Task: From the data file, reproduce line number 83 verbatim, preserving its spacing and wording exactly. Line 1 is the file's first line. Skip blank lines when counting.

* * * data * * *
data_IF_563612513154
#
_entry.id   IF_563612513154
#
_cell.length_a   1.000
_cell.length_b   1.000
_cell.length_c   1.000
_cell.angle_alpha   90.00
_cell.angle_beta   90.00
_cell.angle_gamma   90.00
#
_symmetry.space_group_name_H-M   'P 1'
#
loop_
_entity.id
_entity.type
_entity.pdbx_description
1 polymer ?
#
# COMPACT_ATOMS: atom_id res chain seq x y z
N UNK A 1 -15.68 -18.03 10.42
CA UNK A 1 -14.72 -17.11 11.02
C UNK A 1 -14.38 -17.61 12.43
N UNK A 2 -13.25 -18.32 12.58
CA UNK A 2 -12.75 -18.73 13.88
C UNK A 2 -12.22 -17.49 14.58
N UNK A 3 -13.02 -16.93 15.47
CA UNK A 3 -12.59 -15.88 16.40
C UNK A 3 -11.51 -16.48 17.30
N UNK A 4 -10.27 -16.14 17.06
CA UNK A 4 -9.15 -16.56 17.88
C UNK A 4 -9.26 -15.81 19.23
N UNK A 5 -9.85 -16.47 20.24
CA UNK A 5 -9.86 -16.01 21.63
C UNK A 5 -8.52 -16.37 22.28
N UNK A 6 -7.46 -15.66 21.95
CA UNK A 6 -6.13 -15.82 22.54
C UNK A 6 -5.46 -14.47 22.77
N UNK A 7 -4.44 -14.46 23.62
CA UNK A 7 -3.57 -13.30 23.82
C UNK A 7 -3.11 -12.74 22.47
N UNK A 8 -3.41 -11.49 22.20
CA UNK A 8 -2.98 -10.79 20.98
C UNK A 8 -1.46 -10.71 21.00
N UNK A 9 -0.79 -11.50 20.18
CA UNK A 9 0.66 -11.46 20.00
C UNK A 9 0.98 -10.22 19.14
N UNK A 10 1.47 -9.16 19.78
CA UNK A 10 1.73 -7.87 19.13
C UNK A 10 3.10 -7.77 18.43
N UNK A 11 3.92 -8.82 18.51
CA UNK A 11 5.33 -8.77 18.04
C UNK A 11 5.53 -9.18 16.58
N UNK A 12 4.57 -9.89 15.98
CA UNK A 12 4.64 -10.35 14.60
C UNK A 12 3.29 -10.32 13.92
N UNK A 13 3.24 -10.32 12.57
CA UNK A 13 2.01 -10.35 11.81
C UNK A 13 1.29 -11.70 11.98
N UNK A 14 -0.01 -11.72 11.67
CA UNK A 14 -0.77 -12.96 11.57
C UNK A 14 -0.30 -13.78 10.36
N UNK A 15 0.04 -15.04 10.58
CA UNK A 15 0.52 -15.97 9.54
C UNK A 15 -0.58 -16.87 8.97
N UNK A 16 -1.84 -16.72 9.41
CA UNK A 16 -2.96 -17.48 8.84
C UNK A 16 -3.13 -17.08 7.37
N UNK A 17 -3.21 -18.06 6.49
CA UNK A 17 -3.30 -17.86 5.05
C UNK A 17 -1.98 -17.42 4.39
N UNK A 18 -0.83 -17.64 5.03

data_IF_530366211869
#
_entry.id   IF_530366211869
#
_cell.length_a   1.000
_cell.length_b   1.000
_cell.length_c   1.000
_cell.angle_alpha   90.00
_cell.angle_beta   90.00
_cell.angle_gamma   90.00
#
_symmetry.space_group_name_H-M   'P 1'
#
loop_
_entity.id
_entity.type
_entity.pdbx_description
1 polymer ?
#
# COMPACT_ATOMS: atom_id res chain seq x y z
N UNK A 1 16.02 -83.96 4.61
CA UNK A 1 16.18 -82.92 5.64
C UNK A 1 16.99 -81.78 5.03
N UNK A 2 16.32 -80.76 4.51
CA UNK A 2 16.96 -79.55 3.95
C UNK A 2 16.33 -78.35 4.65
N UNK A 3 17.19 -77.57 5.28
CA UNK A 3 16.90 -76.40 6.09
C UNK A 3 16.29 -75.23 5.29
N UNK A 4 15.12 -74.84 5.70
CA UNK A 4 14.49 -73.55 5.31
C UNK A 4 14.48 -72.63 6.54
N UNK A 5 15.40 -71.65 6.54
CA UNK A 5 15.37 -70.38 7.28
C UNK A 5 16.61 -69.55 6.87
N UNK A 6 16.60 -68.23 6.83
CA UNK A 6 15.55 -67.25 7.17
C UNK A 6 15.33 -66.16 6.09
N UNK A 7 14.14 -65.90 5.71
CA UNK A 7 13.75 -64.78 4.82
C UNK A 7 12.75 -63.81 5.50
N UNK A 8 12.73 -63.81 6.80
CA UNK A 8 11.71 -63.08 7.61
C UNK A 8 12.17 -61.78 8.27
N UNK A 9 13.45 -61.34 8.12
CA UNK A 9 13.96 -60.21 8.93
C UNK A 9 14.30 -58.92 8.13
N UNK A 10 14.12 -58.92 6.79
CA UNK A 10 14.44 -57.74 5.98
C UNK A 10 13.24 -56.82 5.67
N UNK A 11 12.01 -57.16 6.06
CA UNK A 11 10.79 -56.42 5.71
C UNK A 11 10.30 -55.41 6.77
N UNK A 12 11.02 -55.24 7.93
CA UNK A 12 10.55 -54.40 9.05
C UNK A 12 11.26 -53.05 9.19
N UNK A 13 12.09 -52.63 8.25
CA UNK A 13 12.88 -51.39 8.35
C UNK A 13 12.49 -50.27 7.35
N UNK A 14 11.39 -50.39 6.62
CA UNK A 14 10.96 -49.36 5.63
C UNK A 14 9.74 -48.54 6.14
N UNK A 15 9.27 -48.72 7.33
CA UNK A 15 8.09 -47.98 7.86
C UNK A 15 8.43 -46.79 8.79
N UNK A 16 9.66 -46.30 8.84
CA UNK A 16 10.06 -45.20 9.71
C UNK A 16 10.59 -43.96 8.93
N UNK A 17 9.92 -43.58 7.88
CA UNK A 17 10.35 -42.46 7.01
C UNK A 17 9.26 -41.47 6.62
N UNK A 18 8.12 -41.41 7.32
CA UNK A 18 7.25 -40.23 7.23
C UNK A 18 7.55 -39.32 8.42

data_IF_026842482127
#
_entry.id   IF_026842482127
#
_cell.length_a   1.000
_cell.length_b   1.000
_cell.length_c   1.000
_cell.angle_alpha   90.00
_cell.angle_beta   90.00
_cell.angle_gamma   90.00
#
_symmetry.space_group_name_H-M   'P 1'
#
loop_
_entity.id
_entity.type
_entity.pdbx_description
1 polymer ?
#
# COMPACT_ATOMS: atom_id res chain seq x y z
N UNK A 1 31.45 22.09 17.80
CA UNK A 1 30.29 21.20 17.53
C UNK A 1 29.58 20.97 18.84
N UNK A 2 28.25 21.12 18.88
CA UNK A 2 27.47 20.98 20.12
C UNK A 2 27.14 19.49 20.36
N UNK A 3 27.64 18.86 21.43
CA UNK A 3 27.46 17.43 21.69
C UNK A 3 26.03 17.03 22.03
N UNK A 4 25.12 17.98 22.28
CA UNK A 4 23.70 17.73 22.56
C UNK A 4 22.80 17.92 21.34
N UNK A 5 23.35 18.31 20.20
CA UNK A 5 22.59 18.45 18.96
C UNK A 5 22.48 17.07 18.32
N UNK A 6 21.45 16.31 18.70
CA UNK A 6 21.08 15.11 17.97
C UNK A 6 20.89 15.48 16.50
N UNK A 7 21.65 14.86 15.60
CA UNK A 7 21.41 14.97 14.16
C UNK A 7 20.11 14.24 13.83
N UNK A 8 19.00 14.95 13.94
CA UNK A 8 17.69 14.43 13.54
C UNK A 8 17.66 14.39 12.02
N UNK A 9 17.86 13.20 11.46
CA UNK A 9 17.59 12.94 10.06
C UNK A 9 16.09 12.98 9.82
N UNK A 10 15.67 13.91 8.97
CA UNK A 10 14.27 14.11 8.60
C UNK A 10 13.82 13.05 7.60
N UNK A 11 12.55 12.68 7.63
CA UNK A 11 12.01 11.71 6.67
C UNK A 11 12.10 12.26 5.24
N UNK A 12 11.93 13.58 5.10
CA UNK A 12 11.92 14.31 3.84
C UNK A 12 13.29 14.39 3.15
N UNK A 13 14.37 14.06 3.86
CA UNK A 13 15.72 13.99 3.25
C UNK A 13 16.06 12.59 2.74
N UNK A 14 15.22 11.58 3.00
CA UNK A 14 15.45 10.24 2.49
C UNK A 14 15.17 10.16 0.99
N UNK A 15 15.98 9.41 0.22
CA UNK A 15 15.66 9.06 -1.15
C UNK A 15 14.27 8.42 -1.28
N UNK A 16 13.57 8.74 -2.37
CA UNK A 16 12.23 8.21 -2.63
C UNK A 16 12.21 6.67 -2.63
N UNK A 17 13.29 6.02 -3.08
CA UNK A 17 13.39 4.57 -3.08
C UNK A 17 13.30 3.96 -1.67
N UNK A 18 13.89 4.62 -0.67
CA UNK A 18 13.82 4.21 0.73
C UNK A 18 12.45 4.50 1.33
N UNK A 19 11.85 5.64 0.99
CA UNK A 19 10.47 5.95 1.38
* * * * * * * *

#